Flagstaff, AZ – Earth Notes: Winter Bird Feeding
Americans have a demonstrated enthusiasm for feeding birds. It's estimated that more than 50 million people feed wild birds in the United States each year. But little research has been done to determine what sorts of food are best for those birds.
According to ecologist David Horn of Milliken University, "wild bird feeding is one of our most understudied wildlife management issues." To learn more, Horn founded the National Bird-Feeding Society. He's recruited thousands of volunteers, from all over North America, who contribute observations from their backyard feeders.
Birds need the same sorts of nutrients we do: fats, proteins, carbohydrates, and trace minerals. But in winter they need to fuel a metabolism that runs far higher than ours does. Fortunately, wintering birds often have a wide variety of foods to choose from, from wildflower and tree seeds to insect eggs and feeder buffets.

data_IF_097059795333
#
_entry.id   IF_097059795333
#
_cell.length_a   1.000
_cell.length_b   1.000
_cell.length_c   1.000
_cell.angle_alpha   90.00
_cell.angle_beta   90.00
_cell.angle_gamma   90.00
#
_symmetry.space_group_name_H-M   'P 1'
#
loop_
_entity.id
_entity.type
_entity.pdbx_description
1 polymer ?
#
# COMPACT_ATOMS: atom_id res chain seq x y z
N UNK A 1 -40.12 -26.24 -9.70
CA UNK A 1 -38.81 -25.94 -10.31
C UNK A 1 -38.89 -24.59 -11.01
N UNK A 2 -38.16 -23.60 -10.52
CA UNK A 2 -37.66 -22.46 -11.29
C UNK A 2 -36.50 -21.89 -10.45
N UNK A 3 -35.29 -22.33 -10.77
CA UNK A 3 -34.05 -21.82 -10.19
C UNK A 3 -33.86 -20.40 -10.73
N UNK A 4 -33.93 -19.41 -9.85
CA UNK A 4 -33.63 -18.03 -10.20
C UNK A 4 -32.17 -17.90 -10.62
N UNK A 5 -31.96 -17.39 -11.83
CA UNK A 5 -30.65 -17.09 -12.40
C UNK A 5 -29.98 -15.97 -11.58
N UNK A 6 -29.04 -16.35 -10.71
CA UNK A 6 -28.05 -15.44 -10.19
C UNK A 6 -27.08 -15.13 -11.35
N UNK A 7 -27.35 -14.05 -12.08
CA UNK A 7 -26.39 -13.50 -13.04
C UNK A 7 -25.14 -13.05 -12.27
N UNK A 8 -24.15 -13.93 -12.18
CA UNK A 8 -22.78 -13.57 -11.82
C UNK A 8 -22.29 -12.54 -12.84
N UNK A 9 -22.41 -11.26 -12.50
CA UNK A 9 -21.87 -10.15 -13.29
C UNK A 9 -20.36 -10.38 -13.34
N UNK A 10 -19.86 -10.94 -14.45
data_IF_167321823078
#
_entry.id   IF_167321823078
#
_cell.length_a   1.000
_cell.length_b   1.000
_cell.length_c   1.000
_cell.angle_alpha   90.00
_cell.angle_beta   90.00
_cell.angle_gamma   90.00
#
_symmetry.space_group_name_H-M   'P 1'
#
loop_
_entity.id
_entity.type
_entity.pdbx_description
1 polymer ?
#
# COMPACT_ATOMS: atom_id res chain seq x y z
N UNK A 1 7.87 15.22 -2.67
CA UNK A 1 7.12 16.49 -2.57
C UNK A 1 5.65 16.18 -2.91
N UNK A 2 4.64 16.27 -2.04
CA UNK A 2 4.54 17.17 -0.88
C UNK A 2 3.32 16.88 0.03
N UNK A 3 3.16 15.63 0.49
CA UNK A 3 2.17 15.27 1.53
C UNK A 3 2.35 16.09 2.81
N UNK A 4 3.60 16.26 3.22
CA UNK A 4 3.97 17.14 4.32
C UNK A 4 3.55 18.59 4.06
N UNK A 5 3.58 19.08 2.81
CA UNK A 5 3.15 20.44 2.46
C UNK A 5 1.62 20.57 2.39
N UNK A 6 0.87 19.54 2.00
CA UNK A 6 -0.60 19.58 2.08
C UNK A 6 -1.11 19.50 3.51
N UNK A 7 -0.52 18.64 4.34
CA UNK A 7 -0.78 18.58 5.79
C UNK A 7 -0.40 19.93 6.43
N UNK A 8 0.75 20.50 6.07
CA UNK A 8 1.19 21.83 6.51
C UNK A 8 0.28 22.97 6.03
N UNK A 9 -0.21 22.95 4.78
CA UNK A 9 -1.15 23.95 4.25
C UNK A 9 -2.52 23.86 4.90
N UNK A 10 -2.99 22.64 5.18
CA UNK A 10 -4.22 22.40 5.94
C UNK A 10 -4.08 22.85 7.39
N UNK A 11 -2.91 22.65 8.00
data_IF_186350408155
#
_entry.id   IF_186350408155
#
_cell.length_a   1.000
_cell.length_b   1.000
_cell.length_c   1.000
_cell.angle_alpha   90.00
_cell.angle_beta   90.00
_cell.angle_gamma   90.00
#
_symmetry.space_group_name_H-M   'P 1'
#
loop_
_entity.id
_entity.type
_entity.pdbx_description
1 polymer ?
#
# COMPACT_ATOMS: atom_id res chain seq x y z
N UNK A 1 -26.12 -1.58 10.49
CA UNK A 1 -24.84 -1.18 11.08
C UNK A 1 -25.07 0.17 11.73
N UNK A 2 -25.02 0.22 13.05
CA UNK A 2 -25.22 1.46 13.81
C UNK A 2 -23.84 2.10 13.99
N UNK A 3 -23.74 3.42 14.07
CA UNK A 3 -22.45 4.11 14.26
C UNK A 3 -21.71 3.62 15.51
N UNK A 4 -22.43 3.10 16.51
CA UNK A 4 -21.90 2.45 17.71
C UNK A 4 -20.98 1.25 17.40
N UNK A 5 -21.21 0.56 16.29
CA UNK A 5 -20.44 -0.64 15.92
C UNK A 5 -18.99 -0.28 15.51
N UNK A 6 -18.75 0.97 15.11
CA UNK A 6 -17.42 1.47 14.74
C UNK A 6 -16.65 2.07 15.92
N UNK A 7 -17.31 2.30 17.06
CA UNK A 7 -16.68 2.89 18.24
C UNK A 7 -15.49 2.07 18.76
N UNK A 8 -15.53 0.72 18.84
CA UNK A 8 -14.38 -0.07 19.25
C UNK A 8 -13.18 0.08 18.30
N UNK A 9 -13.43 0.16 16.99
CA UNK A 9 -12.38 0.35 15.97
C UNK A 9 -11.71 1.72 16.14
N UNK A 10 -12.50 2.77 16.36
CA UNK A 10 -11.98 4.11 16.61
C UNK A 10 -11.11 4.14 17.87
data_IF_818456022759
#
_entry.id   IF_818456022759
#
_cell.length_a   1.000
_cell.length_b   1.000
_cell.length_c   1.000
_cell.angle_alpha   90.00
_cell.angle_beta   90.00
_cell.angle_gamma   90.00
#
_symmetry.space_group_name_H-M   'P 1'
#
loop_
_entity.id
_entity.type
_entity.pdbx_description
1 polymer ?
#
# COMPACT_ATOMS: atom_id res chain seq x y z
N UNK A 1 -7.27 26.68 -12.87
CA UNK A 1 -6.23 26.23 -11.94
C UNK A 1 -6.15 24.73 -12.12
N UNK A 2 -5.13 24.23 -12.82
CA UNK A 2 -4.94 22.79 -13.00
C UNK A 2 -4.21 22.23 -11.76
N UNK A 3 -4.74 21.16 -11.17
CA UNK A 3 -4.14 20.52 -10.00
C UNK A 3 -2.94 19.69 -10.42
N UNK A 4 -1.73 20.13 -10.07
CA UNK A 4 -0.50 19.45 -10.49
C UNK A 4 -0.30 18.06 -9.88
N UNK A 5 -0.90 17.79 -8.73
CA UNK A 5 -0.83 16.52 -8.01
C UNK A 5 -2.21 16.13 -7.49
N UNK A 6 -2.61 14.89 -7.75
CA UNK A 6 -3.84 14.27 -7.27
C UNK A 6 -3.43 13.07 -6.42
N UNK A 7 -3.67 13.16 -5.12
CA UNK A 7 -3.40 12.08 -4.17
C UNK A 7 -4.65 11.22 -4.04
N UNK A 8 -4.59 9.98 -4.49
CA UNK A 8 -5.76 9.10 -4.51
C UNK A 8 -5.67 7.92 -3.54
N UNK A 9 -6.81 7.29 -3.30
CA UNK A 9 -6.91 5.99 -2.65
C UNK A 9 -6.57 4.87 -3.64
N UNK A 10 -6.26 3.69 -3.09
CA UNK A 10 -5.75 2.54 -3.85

Probably the best all-around food you can offer birds is black-oil sunflower seeds, which are fatty, nutritious, and easily opened versions of the sunflower seeds sold for human consumption. If you like colorful goldfinches and pine siskins, they're most readily attracted by offerings of nyjer thistle seed, which are tiny and should be provided in their own, separate feeder.
Many seed mixes are far less appealing, because they can be full of inedible seeds that birds don't like.
Most important, clean feeders regularly, and make sure the seeds you offer are fresh. No one likes stale foods, not even the hungry birds of winter.